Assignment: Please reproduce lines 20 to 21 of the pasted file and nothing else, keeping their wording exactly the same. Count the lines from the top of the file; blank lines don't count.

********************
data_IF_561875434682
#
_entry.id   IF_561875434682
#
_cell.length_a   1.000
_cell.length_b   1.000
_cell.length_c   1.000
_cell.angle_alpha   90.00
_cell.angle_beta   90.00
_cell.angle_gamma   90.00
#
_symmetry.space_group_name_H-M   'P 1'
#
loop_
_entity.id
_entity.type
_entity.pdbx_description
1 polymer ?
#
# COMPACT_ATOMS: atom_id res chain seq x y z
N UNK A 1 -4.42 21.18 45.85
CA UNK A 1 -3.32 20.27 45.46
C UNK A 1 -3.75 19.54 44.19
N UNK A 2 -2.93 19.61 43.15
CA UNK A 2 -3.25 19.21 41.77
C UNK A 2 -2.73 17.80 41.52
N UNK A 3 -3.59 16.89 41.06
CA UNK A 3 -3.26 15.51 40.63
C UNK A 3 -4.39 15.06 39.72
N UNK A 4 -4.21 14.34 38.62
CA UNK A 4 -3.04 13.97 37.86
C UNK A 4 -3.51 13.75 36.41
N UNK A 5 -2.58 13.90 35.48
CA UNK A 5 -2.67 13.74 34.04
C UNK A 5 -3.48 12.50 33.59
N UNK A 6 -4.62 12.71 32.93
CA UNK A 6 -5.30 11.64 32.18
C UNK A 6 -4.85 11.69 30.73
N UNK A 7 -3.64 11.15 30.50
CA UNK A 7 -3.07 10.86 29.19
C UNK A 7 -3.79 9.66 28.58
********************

# COMPACT_ATOMS: atom_id res chain seq x y z
N UNK A 1 -4.42 21.18 45.85